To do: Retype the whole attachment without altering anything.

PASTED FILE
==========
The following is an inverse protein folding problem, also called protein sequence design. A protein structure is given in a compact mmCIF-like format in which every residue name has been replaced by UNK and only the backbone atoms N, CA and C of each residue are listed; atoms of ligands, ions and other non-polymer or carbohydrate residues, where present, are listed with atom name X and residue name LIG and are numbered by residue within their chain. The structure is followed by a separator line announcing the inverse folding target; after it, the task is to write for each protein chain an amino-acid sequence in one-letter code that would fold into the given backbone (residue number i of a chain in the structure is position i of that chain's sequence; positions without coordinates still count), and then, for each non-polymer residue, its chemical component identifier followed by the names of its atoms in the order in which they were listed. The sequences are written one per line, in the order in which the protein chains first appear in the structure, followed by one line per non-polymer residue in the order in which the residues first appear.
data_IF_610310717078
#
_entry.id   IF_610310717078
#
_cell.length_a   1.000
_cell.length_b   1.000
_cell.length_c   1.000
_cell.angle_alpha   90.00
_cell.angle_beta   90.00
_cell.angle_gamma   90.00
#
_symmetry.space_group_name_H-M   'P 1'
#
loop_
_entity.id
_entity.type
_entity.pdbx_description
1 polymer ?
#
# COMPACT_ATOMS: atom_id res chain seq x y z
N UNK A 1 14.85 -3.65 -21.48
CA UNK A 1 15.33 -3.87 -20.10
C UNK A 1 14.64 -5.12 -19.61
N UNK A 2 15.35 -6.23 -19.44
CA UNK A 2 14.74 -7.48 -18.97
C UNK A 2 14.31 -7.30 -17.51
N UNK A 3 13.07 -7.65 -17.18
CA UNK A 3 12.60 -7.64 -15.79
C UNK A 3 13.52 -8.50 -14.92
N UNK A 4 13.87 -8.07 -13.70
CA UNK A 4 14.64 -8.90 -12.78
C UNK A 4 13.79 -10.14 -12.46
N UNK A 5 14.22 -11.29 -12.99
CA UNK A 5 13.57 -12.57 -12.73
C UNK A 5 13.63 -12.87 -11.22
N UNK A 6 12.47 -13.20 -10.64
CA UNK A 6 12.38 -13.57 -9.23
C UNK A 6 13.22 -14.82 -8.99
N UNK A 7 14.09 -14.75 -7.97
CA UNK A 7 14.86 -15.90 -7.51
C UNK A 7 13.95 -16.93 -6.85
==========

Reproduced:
The following is an inverse protein folding problem, also called protein sequence design. A protein structure is given in a compact mmCIF-like format in which every residue name has been replaced by UNK and only the backbone atoms N, CA and C of each residue are listed; atoms of ligands, ions and other non-polymer or carbohydrate residues, where present, are listed with atom name X and residue name LIG and are numbered by residue within their chain. The structure is followed by a separator line announcing the inverse folding target; after it, the task is to write for each protein chain an amino-acid sequence in one-letter code that would fold into the given backbone (residue number i of a chain in the structure is position i of that chain's sequence; positions without coordinates still count), and then, for each non-polymer residue, its chemical component identifier followed by the names of its atoms in the order in which they were listed. The sequences are written one per line, in the order in which the protein chains first appear in the structure, followed by one line per non-polymer residue in the order in which the residues first appear.
data_IF_610310717078
#
_entry.id   IF_610310717078
#
_cell.length_a   1.000
_cell.length_b   1.000
_cell.length_c   1.000
_cell.angle_alpha   90.00
_cell.angle_beta   90.00
_cell.angle_gamma   90.00
#
_symmetry.space_group_name_H-M   'P 1'
#
loop_
_entity.id
_entity.type
_entity.pdbx_description
1 polymer ?
#
# COMPACT_ATOMS: atom_id res chain seq x y z
N UNK A 1 14.85 -3.65 -21.48
CA UNK A 1 15.33 -3.87 -20.10
C UNK A 1 14.64 -5.12 -19.61
N UNK A 2 15.35 -6.23 -19.44
CA UNK A 2 14.74 -7.48 -18.97
C UNK A 2 14.31 -7.30 -17.51
N UNK A 3 13.07 -7.65 -17.18
CA UNK A 3 12.60 -7.64 -15.79
C UNK A 3 13.52 -8.50 -14.92
N UNK A 4 13.87 -8.07 -13.70
CA UNK A 4 14.64 -8.90 -12.78
C UNK A 4 13.79 -10.14 -12.46
N UNK A 5 14.22 -11.29 -12.99
CA UNK A 5 13.57 -12.57 -12.73
C UNK A 5 13.63 -12.87 -11.22
N UNK A 6 12.47 -13.20 -10.64
CA UNK A 6 12.38 -13.57 -9.23
C UNK A 6 13.22 -14.82 -8.99
N UNK A 7 14.09 -14.75 -7.97
CA UNK A 7 14.86 -15.90 -7.51
C UNK A 7 13.95 -16.93 -6.85